I used to work in the Local Authority in a department within Children’s Services/Education. I was Deputy Head of service for the last 7 years that I was there. I was very comfortable in my role, confident in my abilities to manage the operations and I had the most wonderful colleagues that had come to be my friends (and still are).
The Head of Service was great too. He’d given me the right mix of autonomy and guidance that I needed over the years to develop as a manager. There was no reason for me leave this great job, I had no complaints at all. All except one thing. I had long felt the lure of this elusive role of the School Business Manager. Everyone I spoke to thought it would be a great step for me and would bring together my skills, experience and qualifications.
At uni I studied HR and Business Law and then later went on to do a Postgraduate Diploma in HR which earned me the CIPD certification. I also had 8 years of experience working in payroll so had quite an aptitude for “numbers”. Alongside that I was a governor in a local primary school. This actually turned out to be the most useful experience of all. I had often looked at adverts for SBM roles and thought “I could do that” but never quite had the courage to apply. Then one day I went for it. A secondary school in a north London borough advertised for an SBM. I put together an application and submitted it. I was invited to interview. The nerves got the better of me and I called to withdraw my application. Why did I do that? I just wasn’t brave enough.
A little after that a secondary school in my own borough was looking for an SBM so I went for it again. I submitted and application, was invited to interview and to my horror was asked to prepare a presentation on what I would do in my first 100 days. Now this was far out of the comfort zone of an introvert like me but I set my mind to do it anyway. What’s the worst that could happen?
I went along to the interview. There were four of us being interviewed and we were put in a room together to complete in tray exercises – it felt a bit like being back at school sitting an exam. Then one by one we were called away to deliver our presentations, leaving the other 3 applicants to chat. I learned that two of the applicants had worked in schools for quite a long time and the other was working in the city but wanted to move to a role where he could take things easier(!) Well, my turn came and I painted on a smile a delivered my presentation (at what felt like 100 miles an hour but they asked sensible questions at the end so clearly were able to keep up).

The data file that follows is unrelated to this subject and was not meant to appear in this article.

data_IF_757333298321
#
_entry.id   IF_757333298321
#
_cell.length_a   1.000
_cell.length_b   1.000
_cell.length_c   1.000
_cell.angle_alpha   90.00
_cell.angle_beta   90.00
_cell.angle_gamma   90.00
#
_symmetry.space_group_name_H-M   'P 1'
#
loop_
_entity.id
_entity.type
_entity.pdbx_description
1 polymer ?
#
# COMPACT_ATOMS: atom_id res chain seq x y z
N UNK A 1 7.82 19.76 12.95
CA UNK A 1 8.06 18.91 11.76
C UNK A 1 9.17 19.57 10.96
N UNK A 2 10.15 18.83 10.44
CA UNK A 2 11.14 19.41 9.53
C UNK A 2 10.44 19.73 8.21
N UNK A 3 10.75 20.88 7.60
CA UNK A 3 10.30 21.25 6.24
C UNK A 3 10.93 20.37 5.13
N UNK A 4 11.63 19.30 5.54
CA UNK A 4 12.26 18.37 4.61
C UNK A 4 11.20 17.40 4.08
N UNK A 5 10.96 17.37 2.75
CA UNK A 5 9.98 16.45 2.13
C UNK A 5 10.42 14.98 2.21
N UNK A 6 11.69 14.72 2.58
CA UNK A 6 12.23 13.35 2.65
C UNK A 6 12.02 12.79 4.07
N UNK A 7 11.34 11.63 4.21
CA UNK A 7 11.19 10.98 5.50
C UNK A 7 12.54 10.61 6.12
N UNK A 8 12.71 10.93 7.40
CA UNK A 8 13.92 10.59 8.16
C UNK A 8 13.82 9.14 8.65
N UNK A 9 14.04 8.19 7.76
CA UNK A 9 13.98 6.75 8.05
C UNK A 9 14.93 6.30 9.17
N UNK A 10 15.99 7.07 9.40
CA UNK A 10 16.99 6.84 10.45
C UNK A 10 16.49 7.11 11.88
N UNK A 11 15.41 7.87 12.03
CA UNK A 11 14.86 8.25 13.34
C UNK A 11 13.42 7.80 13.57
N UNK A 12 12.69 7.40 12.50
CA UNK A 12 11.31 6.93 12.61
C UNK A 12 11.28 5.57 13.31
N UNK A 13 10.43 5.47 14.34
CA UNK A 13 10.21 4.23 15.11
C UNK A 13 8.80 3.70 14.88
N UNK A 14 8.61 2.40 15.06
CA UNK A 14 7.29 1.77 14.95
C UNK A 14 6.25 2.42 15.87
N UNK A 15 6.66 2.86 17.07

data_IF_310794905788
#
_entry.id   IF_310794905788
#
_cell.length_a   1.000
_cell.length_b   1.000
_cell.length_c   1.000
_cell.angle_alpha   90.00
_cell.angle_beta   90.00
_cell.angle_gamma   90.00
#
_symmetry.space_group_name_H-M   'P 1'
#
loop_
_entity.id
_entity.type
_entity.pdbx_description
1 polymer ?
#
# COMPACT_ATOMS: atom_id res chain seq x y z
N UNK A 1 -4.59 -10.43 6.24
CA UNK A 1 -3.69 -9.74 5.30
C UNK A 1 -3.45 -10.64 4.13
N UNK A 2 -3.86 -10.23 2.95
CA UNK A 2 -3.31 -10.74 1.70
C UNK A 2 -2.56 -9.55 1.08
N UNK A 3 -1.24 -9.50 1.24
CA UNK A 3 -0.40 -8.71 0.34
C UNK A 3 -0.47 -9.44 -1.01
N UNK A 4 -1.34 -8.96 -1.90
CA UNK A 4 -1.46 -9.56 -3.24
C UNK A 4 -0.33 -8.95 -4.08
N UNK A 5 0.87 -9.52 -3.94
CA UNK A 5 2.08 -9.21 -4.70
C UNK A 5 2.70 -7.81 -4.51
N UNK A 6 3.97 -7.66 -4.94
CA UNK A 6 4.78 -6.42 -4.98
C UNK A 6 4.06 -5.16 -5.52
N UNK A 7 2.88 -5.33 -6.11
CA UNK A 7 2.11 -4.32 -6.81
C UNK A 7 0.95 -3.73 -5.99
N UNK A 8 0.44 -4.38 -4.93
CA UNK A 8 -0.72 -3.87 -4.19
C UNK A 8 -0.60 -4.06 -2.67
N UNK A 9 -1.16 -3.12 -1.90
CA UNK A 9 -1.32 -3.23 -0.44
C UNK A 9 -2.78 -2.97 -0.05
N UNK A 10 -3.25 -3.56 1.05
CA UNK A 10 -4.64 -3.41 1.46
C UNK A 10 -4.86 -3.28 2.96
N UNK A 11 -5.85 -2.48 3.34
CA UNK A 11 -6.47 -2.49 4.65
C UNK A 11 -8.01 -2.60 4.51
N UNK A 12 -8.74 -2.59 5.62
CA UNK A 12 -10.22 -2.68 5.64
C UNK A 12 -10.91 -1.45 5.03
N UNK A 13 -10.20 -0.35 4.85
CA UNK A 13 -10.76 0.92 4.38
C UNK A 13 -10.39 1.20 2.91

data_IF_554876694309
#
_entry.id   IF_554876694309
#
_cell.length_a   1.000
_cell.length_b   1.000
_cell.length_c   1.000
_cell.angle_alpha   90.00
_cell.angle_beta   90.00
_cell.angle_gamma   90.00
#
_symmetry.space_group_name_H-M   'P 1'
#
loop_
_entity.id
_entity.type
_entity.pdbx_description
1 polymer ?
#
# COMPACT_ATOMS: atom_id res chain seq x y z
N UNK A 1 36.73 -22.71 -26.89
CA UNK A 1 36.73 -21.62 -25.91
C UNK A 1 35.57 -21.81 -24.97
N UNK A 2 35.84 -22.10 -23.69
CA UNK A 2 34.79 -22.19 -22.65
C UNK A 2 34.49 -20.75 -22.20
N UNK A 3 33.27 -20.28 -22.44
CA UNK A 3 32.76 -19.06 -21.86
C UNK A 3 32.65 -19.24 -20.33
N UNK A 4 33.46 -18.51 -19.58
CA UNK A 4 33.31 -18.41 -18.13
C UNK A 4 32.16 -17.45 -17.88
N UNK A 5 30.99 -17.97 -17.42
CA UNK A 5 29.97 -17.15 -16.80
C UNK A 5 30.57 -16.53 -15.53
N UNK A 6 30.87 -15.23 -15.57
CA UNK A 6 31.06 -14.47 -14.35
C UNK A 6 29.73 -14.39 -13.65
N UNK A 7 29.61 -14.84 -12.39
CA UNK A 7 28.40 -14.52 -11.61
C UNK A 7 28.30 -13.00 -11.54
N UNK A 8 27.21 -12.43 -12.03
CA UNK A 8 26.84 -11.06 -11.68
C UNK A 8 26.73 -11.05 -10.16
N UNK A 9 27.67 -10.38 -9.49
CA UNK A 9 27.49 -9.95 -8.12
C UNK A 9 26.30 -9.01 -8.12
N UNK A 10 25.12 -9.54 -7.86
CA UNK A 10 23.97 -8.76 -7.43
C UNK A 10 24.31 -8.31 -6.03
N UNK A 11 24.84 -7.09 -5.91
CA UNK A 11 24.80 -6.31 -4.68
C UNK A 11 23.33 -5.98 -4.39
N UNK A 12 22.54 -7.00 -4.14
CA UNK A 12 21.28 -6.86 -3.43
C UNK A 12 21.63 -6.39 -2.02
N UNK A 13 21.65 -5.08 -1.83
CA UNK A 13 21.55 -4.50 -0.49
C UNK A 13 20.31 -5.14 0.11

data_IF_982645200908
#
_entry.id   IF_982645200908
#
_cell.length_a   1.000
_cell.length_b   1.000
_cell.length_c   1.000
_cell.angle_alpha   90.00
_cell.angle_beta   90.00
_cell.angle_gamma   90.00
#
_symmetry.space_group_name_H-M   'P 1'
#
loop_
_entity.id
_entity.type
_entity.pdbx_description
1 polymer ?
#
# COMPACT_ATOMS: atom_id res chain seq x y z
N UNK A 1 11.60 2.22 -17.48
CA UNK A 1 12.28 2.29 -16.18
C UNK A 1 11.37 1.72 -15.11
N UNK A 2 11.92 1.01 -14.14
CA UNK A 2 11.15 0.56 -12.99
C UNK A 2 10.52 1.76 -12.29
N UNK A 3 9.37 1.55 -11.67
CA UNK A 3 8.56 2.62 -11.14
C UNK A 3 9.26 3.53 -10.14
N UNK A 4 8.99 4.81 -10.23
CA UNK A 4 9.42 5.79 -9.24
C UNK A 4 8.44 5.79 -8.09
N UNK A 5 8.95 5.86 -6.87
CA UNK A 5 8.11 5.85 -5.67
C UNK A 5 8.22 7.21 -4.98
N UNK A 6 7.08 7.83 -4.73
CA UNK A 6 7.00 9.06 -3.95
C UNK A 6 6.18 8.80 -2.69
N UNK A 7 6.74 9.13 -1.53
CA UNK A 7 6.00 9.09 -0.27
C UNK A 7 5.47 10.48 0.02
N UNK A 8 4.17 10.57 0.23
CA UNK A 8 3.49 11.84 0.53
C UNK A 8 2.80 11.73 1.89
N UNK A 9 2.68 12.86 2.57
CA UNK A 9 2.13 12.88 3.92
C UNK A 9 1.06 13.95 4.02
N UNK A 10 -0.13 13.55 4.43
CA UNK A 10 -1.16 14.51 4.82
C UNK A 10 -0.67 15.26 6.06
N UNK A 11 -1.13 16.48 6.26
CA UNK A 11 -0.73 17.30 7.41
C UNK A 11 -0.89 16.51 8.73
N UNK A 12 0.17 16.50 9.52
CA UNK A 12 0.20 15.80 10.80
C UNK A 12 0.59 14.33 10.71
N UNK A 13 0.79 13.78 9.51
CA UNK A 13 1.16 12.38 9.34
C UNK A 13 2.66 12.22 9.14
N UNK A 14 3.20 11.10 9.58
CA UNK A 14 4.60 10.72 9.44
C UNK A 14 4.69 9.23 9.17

Anyway, to cut a long story short, I didn’t get the job (it went to the man from the city). Some of the feedback I’d received was that I’d presented well (fancy that!) and interviewed well but seemed a little under informed about the scope of the role. I was disappointed but I believe everything happens for a reason. I made notes of the feedback and filed them away with my application.
Fast forward to today and I am now an SBM in a two form entry primary school. How did I make that leap? I took myself off to get the relevant qualification. This was invaluable in giving me a proper understanding of the role and what it entailed. I also spoke to people doing the role already and picked up some really useful tips. I started as an SBM in December 2015, a few weeks before Christmas. The previous SBM had left in the summer so I didn’t have a conventional handover but she’d left great notes and a colleague from a local school was able to come in once a week to train me on using the finance system. I had to hit the ground running but I felt happy. I was finally doing the role I wanted. I was on a quest to gather as much knowledge as possible and be the best business manager I could be.
Let me tell you – you have no idea how huge the role is until you are doing it. My new role had the responsibility of HR/Payroll, Finance, Premises, Health & Safety, Admin and IT. Some of these areas I was able to pick up without too much problem but others were brand new to me and I embarked on a steep learning curve. After 15 months I moved on to my current school. It works hugely in my favour that I am bringing my experience of my first school with me. It has also brought home the fact that there is still so much to learn and I need to make a commitment to CPD to carry out the role well.
So here I am – SBM in my current school for the last 18 months. I’m doing it! Or am I? Well, yes, I am doing it but what I have realised is that becoming an SBM is not the final destination I was trying to get to but actually it’s the start of a journey. After nearly 3 years as an SBM I feel very much still at the start of the journey but I’m excited about where the path will take me.
I’m continuously learning and constantly sharpening my practice. I read a lot of professional books and publications and lots of networking on Twitter (perhaps the most useful thing of all). #SBLTwitter has exploded in recent times. It’s my go-to place to pick the brains of other SBMs for advice or to compare notes. Some have been doing the job for years and some are at a similar stage in the journey as me. I can’t imagine not having such a resource at my fingertips. If you’re not already on Twitter I urge you to sign up – it’s great!
I often think back to that candidate who I was up against who wanted to become an SBM for an “easier life”. Would it surprise you to know that he’s no longer an SBM? 😉